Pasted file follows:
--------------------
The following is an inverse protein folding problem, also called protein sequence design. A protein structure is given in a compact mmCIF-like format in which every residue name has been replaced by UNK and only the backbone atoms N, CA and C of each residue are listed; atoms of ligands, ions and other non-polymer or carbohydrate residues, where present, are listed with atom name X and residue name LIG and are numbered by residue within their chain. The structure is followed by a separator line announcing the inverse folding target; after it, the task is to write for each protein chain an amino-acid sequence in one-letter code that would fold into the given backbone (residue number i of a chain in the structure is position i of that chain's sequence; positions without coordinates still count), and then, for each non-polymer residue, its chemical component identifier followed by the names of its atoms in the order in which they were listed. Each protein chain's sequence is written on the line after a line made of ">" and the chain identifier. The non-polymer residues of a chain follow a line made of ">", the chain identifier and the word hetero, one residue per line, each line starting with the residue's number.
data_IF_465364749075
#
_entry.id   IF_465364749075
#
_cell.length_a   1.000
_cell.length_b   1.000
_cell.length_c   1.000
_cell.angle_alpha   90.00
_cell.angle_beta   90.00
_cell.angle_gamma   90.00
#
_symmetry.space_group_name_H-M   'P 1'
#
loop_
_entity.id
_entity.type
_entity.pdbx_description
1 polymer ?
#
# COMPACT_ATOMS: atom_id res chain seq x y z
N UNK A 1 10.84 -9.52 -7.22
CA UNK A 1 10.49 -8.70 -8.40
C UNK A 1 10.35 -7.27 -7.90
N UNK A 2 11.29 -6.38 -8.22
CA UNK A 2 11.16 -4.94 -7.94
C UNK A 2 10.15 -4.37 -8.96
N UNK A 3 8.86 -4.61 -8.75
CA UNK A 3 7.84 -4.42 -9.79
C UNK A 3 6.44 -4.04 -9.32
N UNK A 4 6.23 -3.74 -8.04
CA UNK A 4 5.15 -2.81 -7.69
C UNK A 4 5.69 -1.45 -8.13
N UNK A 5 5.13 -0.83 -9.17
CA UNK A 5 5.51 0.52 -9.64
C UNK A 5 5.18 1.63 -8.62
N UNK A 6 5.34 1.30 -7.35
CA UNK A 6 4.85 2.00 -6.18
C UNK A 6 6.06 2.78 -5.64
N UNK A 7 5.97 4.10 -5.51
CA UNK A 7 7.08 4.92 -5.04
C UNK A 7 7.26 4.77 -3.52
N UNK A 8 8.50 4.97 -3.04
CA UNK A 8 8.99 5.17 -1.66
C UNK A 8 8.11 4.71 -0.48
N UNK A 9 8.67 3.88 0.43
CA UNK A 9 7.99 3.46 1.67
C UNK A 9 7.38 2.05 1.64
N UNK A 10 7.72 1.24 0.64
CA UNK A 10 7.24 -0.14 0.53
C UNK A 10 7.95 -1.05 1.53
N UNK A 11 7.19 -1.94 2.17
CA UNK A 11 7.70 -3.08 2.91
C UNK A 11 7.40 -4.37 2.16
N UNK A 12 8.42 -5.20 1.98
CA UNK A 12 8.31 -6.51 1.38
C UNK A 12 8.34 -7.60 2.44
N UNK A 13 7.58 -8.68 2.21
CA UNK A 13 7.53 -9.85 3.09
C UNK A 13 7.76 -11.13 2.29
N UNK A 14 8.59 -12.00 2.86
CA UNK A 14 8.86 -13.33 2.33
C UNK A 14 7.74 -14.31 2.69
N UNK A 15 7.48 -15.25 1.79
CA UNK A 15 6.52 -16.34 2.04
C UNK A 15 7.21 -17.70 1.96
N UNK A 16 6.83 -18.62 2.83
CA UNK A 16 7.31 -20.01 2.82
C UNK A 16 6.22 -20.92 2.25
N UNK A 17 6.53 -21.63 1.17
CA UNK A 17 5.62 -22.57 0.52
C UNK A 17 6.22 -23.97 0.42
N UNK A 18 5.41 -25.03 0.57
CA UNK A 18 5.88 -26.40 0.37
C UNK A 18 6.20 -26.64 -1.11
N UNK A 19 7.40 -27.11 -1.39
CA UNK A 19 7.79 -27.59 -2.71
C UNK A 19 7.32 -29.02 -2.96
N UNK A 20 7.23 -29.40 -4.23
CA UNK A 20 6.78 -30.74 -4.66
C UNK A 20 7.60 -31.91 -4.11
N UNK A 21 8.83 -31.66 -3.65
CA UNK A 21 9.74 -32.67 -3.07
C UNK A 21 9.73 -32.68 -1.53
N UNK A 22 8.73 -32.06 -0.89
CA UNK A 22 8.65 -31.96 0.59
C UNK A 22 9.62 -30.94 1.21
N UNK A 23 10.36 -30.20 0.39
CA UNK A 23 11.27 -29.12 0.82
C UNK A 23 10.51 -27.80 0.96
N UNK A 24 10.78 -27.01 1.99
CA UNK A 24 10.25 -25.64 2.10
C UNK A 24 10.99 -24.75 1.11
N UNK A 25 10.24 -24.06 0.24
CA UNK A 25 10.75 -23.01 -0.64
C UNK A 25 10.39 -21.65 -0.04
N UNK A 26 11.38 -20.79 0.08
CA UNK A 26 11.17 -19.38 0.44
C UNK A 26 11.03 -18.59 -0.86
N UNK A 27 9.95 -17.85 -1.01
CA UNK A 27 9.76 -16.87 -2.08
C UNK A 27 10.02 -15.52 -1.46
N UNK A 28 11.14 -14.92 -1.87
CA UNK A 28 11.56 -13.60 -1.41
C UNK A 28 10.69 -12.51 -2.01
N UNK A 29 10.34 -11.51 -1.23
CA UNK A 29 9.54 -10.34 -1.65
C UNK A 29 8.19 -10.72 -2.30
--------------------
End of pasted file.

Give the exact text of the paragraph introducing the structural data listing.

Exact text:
The following is an inverse protein folding problem, also called protein sequence design. A protein structure is given in a compact mmCIF-like format in which every residue name has been replaced by UNK and only the backbone atoms N, CA and C of each residue are listed; atoms of ligands, ions and other non-polymer or carbohydrate residues, where present, are listed with atom name X and residue name LIG and are numbered by residue within their chain. The structure is followed by a separator line announcing the inverse folding target; after it, the task is to write for each protein chain an amino-acid sequence in one-letter code that would fold into the given backbone (residue number i of a chain in the structure is position i of that chain's sequence; positions without coordinates still count), and then, for each non-polymer residue, its chemical component identifier followed by the names of its atoms in the order in which they were listed. Each protein chain's sequence is written on the line after a line made of ">" and the chain identifier. The non-polymer residues of a chain follow a line made of ">", the chain identifier and the word hetero, one residue per line, each line starting with the residue's number.